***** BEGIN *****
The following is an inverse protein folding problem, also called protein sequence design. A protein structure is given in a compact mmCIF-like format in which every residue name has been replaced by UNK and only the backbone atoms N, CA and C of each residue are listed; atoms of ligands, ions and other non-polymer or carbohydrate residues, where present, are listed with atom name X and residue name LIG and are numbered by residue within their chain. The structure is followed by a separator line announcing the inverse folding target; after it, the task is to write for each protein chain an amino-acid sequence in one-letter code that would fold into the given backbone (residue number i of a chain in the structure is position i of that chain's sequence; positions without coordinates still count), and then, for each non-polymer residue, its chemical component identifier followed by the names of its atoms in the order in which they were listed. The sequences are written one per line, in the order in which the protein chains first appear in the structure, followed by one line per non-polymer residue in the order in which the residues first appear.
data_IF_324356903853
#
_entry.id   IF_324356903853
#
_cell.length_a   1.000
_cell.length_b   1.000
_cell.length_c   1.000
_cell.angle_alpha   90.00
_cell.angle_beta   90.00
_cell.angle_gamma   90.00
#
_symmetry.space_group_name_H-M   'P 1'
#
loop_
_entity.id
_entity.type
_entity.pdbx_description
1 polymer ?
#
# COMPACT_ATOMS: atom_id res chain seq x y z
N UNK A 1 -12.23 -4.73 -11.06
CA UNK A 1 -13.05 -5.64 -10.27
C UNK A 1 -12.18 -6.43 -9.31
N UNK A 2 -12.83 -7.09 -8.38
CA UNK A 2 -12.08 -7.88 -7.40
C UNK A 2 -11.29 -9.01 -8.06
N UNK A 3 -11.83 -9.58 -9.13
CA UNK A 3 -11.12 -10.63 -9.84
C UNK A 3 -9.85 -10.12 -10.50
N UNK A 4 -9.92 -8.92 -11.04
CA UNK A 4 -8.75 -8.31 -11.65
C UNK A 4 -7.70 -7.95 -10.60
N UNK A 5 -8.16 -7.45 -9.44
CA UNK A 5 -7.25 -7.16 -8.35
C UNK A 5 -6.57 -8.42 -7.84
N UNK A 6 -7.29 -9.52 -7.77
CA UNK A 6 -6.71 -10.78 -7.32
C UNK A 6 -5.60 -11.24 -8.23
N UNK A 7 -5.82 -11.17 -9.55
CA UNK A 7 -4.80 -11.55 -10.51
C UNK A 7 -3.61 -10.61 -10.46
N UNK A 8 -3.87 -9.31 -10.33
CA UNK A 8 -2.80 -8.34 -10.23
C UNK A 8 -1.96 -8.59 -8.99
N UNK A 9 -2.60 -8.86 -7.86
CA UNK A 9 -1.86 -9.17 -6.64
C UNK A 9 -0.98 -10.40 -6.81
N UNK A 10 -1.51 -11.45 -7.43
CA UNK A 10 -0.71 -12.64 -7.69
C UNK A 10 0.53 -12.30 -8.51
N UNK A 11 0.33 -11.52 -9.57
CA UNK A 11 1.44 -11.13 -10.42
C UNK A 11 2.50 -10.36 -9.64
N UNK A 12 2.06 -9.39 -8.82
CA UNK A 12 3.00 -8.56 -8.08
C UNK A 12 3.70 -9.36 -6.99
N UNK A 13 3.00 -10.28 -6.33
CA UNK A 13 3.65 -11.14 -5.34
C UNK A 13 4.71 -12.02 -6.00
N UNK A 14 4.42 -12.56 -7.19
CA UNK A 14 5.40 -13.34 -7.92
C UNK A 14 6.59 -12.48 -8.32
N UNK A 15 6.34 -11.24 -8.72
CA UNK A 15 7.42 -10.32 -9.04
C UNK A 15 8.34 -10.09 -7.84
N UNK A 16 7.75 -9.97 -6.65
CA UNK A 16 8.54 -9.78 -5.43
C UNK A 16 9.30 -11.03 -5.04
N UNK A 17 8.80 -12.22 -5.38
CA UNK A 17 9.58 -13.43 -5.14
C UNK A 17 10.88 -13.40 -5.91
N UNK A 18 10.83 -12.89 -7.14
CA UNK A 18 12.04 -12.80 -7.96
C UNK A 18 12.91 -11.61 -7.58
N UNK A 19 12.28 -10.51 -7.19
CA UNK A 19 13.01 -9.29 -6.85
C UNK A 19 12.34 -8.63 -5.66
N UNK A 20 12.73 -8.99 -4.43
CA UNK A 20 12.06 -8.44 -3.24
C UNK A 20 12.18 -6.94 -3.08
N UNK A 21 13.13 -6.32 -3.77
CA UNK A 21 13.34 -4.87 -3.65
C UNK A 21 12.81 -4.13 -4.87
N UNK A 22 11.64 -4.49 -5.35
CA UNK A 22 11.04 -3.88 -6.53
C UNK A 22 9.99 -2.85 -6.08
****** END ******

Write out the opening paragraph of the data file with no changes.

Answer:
The following is an inverse protein folding problem, also called protein sequence design. A protein structure is given in a compact mmCIF-like format in which every residue name has been replaced by UNK and only the backbone atoms N, CA and C of each residue are listed; atoms of ligands, ions and other non-polymer or carbohydrate residues, where present, are listed with atom name X and residue name LIG and are numbered by residue within their chain. The structure is followed by a separator line announcing the inverse folding target; after it, the task is to write for each protein chain an amino-acid sequence in one-letter code that would fold into the given backbone (residue number i of a chain in the structure is position i of that chain's sequence; positions without coordinates still count), and then, for each non-polymer residue, its chemical component identifier followed by the names of its atoms in the order in which they were listed. The sequences are written one per line, in the order in which the protein chains first appear in the structure, followed by one line per non-polymer residue in the order in which the residues first appear.